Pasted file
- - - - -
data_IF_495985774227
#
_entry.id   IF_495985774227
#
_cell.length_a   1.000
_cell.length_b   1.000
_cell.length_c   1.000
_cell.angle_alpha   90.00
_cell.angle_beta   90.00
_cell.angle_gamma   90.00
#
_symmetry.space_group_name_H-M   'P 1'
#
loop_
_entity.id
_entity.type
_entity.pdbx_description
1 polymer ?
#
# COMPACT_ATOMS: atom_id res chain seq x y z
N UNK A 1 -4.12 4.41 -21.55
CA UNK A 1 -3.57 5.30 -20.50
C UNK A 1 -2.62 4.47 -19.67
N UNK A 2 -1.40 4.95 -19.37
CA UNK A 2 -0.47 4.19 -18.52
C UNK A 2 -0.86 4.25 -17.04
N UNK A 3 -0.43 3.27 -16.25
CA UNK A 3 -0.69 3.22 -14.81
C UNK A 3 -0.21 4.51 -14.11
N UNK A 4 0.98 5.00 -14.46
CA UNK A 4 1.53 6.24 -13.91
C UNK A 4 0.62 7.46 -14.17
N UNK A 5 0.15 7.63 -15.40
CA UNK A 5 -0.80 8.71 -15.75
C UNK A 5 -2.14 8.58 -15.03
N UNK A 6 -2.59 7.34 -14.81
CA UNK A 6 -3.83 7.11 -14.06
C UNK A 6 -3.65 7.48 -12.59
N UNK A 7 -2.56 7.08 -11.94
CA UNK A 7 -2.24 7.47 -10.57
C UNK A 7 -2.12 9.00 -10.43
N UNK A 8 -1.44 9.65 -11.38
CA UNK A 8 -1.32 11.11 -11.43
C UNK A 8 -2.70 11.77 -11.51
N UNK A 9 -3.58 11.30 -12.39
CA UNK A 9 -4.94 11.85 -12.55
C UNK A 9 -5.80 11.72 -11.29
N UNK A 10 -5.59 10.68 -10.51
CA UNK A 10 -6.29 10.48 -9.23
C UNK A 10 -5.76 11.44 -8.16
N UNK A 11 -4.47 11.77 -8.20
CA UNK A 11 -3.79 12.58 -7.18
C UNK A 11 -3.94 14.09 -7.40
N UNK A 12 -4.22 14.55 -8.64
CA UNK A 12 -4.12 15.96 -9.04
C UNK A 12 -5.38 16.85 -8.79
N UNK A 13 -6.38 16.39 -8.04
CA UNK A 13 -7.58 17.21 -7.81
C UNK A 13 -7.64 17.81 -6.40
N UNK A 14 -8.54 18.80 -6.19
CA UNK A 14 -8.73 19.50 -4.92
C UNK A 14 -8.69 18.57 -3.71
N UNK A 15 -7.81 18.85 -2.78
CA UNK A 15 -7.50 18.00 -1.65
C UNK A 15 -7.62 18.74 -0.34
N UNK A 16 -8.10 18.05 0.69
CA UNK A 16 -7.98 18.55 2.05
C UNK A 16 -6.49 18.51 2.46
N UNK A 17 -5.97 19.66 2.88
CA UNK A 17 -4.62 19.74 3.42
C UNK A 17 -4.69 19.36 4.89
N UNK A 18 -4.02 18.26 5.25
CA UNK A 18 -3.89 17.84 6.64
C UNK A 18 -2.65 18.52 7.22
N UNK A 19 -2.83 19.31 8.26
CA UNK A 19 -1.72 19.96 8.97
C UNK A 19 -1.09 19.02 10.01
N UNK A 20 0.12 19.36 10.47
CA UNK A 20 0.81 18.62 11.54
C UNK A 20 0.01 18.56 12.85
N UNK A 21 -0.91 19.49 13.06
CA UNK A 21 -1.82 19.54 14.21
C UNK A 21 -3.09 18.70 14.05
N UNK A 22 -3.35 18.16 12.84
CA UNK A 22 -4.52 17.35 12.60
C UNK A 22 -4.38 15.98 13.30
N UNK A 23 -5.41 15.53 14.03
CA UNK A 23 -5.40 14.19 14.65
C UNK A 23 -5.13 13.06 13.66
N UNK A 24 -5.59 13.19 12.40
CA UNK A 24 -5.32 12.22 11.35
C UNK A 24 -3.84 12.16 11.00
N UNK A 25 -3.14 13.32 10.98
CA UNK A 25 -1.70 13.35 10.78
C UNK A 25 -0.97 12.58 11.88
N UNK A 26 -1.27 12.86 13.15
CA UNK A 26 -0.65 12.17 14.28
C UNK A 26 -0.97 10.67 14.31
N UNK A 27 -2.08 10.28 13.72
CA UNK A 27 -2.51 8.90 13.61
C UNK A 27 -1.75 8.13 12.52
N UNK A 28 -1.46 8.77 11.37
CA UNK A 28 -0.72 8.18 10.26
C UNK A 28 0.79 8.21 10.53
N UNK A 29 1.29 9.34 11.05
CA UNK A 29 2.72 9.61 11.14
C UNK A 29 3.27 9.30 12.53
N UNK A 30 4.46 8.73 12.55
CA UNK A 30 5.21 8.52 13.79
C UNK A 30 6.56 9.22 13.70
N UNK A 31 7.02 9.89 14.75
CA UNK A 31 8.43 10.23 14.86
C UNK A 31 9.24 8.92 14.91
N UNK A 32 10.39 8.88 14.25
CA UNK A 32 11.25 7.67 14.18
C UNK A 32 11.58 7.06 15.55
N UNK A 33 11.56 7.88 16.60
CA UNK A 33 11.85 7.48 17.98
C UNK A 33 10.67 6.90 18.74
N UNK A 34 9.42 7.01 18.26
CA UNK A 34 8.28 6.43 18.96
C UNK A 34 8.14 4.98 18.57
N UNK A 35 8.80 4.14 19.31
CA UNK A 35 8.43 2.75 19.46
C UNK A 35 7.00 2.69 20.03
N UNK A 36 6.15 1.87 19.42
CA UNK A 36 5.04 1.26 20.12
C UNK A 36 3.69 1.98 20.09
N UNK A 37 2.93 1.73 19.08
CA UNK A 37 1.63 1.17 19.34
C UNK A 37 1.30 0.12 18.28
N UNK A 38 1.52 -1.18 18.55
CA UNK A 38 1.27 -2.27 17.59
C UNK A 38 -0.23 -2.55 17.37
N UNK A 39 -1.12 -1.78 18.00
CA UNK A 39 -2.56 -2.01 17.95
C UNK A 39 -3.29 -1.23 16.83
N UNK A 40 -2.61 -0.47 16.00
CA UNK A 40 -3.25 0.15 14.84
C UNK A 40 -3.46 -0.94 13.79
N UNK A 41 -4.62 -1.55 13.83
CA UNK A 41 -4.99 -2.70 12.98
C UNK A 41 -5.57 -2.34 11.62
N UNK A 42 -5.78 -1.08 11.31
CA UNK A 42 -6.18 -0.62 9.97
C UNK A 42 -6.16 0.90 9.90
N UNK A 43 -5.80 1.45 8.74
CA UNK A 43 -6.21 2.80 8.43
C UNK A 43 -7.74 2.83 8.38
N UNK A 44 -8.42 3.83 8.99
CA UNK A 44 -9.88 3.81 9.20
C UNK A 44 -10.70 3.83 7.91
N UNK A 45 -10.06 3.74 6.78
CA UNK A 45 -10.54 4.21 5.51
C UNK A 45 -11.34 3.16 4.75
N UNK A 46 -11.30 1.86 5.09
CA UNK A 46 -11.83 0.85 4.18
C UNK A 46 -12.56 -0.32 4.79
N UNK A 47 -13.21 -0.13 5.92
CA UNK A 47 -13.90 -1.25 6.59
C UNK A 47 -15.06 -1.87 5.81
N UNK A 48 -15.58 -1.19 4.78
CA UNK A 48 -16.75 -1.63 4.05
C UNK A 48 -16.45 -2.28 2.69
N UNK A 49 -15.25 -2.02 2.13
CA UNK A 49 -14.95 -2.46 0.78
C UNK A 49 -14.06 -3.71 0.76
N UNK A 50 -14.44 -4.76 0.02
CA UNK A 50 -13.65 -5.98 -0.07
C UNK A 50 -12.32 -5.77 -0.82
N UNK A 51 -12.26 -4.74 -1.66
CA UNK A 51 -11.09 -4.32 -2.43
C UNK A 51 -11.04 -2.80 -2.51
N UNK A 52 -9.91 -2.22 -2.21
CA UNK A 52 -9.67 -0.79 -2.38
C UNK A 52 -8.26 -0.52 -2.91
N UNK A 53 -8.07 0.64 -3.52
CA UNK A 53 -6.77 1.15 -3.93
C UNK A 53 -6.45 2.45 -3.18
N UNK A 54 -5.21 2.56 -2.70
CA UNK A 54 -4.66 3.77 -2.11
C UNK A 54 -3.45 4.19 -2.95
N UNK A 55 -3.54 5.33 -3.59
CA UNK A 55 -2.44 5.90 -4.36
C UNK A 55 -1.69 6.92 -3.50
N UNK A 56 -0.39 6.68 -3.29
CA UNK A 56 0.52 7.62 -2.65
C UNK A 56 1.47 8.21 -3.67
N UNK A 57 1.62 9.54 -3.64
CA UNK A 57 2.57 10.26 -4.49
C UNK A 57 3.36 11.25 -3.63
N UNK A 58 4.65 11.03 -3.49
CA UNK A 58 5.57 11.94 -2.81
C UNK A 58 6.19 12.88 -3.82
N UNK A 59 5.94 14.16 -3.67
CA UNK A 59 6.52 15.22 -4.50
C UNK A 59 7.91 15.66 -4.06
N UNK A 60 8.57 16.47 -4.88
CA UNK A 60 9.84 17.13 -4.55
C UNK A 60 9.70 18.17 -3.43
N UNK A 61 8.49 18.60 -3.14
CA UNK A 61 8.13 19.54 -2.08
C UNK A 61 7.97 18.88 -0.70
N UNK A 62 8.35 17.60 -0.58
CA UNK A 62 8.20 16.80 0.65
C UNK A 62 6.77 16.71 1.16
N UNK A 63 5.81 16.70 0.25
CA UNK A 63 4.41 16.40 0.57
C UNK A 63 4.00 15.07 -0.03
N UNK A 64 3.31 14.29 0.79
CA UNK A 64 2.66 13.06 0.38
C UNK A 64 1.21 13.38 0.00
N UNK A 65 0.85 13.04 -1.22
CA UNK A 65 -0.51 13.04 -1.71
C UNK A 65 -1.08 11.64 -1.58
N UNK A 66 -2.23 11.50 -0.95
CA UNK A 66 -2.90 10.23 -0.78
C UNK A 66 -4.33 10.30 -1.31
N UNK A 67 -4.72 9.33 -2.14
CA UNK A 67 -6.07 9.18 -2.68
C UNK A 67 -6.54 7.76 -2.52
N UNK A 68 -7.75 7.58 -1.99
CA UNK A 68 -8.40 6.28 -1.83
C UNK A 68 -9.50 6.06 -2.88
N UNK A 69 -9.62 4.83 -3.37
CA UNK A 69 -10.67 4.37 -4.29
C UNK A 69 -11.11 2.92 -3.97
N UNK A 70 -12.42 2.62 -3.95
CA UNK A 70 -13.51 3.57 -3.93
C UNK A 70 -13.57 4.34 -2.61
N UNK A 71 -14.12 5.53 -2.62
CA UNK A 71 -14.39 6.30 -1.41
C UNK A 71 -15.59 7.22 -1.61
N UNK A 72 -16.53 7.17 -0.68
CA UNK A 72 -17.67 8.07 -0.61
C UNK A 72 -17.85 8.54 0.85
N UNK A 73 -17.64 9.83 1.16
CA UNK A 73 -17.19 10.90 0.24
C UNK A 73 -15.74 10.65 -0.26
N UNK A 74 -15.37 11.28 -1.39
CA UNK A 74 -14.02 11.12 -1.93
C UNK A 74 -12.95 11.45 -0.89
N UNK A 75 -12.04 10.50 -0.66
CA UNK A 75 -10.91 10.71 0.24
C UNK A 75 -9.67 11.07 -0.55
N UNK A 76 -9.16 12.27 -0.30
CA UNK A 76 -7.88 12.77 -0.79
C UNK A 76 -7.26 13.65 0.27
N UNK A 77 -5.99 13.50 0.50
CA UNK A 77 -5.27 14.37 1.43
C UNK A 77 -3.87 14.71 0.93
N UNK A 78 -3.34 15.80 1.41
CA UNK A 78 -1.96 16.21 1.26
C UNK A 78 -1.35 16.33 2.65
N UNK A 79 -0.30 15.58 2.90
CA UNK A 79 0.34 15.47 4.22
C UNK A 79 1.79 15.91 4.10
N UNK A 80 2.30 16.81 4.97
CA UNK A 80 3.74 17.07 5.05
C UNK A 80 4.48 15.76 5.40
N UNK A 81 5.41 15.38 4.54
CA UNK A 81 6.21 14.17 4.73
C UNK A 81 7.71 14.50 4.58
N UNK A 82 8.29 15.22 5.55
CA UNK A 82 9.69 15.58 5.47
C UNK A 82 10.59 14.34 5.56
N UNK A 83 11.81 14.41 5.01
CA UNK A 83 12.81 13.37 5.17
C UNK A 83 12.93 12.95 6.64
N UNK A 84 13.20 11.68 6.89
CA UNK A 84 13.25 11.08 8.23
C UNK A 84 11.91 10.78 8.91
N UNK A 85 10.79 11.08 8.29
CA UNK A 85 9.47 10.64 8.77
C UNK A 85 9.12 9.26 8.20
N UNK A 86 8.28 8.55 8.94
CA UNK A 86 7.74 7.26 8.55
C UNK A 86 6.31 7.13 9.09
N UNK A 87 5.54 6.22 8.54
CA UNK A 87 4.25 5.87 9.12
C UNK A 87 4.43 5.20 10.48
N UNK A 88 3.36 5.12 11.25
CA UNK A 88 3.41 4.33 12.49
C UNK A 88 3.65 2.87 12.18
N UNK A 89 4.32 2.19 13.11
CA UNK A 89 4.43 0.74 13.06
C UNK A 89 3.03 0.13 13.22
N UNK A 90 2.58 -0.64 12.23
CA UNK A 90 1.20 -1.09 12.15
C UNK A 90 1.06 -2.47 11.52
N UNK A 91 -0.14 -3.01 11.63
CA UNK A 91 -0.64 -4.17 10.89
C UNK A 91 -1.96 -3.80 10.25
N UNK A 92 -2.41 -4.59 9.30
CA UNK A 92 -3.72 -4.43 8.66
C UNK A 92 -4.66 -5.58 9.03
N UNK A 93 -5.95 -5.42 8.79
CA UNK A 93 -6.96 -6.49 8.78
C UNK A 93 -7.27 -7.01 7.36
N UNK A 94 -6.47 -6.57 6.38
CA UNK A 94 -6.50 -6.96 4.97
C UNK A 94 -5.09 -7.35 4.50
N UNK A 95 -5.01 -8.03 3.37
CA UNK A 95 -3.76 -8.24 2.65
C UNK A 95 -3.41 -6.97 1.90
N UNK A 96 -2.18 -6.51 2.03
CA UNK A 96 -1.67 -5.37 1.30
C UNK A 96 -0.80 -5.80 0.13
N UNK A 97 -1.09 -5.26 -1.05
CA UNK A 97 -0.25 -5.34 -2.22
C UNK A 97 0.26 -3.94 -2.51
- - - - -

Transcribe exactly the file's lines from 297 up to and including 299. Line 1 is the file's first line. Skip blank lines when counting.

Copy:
N UNK A 93 -5.95 -5.42 8.79
CA UNK A 93 -6.96 -6.49 8.78
C UNK A 93 -7.27 -7.01 7.36